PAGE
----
• Bring Security and Development together to collaborate on a shared understanding, informing development of the system
  • Identify threats and compliance requirements, and evaluate their risk
  • Define and build required controls.
  • Balance risks, controls, and usability
  • Identify where building a control is unnecessary, based on acceptable risk
  • Document threats and mitigation
  • Ensure business requirements (or goals) are adequately protected in the face of a malicious actor, accidents, or other causes of impact
  • Identification of security test cases / security test scenarios to test the security requirements

4 Questions

Most threat model methodologies answer one or more of the following questions in the technical steps which they follow:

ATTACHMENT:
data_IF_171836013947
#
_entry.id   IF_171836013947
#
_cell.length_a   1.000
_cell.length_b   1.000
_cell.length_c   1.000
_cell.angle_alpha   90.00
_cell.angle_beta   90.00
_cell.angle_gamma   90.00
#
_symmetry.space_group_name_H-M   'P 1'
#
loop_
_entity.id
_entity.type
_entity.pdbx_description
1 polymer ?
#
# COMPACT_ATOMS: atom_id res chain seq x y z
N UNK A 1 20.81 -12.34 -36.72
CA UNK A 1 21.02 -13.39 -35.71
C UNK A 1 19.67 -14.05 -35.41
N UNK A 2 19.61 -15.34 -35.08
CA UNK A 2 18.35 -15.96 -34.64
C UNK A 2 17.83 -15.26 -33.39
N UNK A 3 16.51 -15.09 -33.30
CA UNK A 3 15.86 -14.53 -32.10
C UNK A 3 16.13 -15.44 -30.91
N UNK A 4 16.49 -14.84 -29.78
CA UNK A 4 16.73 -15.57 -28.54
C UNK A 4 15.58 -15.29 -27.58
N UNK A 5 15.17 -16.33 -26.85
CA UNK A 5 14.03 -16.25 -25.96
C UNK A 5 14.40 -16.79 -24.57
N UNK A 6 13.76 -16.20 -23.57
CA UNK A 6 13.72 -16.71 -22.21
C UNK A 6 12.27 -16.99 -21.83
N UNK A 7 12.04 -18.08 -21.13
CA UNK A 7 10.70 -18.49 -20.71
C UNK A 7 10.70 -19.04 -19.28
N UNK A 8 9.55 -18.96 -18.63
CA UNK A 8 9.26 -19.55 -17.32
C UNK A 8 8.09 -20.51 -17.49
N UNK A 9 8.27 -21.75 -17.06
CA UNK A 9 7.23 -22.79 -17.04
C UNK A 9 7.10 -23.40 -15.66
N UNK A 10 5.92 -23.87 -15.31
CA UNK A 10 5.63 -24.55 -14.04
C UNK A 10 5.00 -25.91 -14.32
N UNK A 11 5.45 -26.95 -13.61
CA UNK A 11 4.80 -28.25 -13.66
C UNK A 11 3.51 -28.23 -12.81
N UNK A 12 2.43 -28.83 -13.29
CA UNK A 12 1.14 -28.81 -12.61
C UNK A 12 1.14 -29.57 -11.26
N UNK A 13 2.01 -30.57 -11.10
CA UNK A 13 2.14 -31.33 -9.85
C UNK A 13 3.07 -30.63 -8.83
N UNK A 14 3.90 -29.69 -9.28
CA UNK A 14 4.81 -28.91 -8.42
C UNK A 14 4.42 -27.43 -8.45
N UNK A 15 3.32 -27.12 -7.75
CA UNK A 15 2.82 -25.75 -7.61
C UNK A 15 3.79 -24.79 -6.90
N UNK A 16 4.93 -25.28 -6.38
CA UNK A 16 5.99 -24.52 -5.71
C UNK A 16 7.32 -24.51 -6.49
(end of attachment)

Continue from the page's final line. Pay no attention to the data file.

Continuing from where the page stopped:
What are we building?

As a starting point you need to define the scope of the Threat Model. To do that you need to understand the application you are building, examples of helpful techniques are:

  • Architecture diagrams
  • Dataflow transitions
  • Data classifications
  • You will also need to gather people from different roles with sufficient technical and risk awareness to agree on the framework to be used during the Threat modeling exercise.

What can go wrong?

This is a “research” activity in which you want to find the main threats that apply to your application. There are many ways to approach the question, including brainstorming or using a structure to help think it through. Structures that can help include STRIDE, Kill Chains, CAPEC and others.

What are we going to do about that?